The Short Answer
Your eligibility for tax credits to help pay for health insurance depends on your estimated “modified adjusted gross income (MAGI)” for 2015. If you live in a state that didn’t expand Medicaid, and if your income falls between 100% and 400% of the federal poverty level, you should be eligible for premium discounts. (If you’re in a state that expanded Medicaid, your income needs to be between 138% and 400% to qualify you for premium discounts.)
Sound like a lot of mumbo jumbo? Read on for an explanation. Or, if you don’t want the details and just want to know whether you qualify, try the GetInsured Estimator now. Keep in mind that open enrollment for 2015 is now closed so you will need a qualifying event to trigger a special enrollment to buy health insurance.
The Longer Answer
Let’s define the terms
AGI. Your adjusted gross income — essentially all the money you earn minus certain tax deductions.
MAGI. Your modified adjusted gross income — your AGI plus any tax-exempt interest you earn. Tax-exempt interest comes from things like savings accounts, municipal bonds, and stocks. Basically, anything you earn interest on falls into this category. Often, your MAGI and AGI are one and the same.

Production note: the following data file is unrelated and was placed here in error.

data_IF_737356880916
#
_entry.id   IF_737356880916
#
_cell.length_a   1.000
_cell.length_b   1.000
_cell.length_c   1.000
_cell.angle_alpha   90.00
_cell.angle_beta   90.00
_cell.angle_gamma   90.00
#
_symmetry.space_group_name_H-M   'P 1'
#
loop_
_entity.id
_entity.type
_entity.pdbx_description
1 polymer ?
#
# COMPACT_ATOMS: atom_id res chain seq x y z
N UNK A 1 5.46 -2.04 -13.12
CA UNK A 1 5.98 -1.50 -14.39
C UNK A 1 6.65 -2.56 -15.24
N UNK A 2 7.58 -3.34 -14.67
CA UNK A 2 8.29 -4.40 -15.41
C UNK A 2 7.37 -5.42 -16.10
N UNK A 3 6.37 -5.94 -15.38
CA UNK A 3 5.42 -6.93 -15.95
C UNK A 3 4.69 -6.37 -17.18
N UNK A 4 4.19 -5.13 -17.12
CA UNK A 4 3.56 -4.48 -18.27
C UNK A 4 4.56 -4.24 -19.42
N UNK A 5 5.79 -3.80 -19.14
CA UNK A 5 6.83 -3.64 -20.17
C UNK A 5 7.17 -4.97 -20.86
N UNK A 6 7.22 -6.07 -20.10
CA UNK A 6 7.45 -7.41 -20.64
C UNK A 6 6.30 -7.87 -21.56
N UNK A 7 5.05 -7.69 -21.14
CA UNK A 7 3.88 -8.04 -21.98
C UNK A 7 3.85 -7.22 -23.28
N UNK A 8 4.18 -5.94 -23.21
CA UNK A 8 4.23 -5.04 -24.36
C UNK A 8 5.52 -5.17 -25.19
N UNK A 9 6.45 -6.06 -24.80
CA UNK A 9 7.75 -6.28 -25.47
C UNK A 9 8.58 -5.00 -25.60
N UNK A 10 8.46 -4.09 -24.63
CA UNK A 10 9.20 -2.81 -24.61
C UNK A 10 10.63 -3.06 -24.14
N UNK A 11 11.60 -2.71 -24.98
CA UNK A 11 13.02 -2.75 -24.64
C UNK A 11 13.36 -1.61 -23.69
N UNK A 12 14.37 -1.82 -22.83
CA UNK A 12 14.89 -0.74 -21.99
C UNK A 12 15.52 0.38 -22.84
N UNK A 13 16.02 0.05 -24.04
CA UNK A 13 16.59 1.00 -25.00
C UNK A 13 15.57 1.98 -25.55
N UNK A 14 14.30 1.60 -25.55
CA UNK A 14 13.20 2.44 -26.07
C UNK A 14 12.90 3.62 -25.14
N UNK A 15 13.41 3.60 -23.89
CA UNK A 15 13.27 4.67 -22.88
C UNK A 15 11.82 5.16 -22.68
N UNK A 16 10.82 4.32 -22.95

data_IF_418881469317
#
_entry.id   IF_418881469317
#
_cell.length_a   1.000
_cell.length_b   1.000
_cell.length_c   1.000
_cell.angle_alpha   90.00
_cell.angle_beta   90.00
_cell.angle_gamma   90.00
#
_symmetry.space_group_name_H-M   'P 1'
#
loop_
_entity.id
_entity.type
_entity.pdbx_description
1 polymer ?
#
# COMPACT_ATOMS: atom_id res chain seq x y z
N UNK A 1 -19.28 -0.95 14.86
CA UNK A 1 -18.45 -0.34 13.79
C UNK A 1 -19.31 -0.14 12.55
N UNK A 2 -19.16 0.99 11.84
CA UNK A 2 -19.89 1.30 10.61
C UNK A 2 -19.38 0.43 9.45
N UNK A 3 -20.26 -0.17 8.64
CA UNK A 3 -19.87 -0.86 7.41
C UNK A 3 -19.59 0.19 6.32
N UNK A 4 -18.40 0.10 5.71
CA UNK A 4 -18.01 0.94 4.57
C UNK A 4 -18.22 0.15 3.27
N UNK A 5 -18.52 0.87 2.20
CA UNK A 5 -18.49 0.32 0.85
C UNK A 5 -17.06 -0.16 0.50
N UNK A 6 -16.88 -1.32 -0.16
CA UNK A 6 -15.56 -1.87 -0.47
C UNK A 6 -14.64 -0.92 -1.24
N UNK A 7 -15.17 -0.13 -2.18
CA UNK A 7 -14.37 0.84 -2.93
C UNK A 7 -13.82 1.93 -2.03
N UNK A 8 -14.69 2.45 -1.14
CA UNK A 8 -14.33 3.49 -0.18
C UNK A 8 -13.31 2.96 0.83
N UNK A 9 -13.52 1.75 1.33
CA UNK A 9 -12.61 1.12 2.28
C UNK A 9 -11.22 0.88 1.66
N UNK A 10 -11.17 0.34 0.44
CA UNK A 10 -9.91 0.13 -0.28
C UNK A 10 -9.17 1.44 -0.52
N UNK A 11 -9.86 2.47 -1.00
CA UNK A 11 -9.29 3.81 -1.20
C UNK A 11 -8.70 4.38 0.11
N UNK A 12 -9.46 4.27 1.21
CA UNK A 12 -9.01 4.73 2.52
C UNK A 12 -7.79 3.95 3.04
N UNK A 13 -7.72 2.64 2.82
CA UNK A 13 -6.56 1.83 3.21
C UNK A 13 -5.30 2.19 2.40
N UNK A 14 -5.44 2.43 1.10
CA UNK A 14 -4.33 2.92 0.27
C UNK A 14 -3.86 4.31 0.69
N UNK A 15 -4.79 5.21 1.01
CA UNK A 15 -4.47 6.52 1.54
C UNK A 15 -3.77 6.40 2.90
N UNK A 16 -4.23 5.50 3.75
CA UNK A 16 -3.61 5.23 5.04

FPL. The federal poverty level — a number determined by the government that sets the minimum amount of gross income a family needs for food, clothing, transportation, shelter, and other necessities. The FPL varies according to family size and gets adjusted every year for inflation.
If you make exactly the same amount as the FPL, your income is considered 100% of the FPL. If you make twice as much as the FPL, then your income is 200% of the FPL, and so on.
So, am I eligible for tax credits or not?
OK, now that we have the terms down, here’s what it all means to you.
If your income is above 400% of the FPL, you’re not entitled to any tax credits.
If your income is between 100% and 400% of the FPL, and you live in a state that didn’t expand Medicaid, you should qualify for tax credits.
If your income is between 138% and 400% of the FPL, and you live in a state that did expand Medicaid, you should qualify for tax credits.
Still confused? Here’s an easier way to find out
If you’re unsure about whether or not your income level qualifies you for tax credits, you can use an online estimator, like the one on GetInsured. Enter your household income, your household size, and your zip code, and our estimator will help you find out whether you qualify for tax credits, Medicaid, Medicare, or the Children’s Health Insurance Program (CHIP).